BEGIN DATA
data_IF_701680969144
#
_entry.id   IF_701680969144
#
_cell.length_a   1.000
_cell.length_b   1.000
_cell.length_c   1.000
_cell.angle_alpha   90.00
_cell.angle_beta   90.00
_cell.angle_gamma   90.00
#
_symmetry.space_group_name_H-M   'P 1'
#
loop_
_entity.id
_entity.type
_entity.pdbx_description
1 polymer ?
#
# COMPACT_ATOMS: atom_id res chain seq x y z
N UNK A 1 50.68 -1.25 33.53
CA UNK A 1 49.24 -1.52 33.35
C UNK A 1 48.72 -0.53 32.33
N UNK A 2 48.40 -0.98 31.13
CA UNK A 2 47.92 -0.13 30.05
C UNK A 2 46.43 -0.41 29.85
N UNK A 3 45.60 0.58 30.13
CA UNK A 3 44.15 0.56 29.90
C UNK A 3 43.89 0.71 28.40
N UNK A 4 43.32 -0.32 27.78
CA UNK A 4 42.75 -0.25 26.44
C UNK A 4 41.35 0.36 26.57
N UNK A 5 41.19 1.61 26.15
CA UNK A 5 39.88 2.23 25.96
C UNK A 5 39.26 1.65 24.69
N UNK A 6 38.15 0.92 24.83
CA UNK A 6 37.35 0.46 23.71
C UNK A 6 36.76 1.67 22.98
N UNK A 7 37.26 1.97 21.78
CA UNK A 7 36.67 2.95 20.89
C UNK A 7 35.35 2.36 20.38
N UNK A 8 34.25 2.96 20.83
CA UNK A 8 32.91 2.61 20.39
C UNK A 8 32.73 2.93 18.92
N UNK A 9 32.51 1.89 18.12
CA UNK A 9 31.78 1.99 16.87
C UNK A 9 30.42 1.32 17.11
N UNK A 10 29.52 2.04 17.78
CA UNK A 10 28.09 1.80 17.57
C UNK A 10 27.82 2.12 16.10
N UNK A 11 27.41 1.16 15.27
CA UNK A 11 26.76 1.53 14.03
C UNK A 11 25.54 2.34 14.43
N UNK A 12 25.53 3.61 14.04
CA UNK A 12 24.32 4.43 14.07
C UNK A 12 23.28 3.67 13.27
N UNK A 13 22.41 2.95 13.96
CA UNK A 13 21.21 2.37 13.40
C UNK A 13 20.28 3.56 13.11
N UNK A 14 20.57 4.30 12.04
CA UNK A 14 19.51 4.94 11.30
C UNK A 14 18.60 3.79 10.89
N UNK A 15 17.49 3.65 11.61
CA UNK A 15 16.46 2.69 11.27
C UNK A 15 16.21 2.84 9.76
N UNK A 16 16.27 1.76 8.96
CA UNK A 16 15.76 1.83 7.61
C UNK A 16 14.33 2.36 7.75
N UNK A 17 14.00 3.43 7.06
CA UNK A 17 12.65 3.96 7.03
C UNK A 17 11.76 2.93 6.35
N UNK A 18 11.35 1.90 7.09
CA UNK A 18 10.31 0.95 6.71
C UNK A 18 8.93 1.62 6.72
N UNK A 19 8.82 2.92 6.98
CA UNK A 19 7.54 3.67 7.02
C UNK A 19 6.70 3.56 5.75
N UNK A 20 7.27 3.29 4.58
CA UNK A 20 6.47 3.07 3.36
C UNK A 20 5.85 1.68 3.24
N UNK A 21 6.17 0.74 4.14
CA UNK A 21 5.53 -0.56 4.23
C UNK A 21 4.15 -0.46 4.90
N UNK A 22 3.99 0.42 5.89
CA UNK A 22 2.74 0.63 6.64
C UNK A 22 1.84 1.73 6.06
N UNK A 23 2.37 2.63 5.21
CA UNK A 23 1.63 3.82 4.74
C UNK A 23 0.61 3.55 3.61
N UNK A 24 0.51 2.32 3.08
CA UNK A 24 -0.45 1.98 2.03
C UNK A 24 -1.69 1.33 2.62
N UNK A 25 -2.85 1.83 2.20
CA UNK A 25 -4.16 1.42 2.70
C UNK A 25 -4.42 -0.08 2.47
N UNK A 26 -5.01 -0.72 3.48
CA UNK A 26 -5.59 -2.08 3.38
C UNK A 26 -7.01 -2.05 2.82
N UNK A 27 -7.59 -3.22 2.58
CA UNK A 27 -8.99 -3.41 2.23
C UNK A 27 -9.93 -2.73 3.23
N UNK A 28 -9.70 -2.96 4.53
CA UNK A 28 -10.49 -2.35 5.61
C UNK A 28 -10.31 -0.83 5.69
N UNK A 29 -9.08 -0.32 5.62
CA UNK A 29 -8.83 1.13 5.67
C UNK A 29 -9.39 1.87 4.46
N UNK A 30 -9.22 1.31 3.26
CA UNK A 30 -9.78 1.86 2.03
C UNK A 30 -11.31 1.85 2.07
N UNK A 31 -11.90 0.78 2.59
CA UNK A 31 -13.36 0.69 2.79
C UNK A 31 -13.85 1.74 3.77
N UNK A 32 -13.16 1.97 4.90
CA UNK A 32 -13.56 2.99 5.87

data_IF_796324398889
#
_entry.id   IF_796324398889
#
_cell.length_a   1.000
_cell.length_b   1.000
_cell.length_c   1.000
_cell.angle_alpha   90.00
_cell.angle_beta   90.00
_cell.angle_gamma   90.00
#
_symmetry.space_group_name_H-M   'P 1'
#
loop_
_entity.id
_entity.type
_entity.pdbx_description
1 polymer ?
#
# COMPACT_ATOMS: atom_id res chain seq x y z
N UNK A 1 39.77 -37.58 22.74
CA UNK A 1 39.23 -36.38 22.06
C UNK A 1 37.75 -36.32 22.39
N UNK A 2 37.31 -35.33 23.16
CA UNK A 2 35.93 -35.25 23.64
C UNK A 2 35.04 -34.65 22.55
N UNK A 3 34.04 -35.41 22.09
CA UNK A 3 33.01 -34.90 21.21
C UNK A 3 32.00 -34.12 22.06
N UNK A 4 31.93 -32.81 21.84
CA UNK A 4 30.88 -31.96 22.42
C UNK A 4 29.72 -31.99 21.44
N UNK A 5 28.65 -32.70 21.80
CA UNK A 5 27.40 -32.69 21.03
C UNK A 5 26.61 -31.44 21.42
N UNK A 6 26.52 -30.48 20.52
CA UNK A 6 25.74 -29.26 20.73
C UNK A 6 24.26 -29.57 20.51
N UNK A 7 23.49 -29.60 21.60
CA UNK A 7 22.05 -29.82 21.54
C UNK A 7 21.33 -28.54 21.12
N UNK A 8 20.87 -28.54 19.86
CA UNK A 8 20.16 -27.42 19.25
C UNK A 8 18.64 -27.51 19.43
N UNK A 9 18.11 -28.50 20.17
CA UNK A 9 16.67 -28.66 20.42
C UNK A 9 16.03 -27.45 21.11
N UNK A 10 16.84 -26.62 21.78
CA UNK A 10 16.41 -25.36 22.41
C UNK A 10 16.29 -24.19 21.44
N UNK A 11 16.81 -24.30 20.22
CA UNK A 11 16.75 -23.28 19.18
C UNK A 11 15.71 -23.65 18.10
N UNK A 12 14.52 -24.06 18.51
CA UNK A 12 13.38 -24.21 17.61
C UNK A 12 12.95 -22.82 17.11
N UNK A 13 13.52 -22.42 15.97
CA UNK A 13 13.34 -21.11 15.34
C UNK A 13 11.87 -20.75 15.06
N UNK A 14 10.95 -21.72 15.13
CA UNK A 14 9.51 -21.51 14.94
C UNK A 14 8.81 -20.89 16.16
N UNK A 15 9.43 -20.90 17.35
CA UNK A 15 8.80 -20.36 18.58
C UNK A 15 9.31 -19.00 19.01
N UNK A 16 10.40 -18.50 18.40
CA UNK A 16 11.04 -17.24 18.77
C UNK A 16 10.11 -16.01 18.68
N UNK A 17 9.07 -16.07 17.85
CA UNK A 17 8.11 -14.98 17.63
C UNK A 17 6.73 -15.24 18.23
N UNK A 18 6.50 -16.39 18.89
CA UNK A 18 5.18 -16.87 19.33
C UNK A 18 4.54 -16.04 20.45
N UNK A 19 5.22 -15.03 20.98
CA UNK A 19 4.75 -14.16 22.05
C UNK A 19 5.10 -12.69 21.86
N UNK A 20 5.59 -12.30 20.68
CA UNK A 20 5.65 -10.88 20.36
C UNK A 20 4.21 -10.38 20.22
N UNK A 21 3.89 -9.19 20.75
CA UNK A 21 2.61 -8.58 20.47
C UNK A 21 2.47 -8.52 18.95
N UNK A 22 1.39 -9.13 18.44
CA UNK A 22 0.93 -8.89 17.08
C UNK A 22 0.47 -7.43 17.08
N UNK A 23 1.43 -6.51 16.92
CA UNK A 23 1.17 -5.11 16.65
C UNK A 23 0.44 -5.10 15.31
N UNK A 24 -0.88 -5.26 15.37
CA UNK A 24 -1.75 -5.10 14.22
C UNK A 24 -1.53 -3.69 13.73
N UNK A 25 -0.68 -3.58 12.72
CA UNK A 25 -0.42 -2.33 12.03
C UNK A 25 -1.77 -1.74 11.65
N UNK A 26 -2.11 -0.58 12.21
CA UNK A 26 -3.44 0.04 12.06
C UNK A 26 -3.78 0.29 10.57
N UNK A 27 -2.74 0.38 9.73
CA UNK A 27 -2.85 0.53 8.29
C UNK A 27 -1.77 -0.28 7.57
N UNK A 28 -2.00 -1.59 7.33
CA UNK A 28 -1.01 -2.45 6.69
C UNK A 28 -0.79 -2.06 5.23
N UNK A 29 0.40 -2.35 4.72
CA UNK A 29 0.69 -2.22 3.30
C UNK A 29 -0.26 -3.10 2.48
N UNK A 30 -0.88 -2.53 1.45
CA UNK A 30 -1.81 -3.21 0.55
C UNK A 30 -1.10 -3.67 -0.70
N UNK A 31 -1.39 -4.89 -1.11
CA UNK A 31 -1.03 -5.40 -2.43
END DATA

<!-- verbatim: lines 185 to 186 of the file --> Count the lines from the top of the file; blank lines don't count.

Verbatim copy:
CA UNK A 17 8.11 -14.98 17.63
C UNK A 17 6.73 -15.24 18.23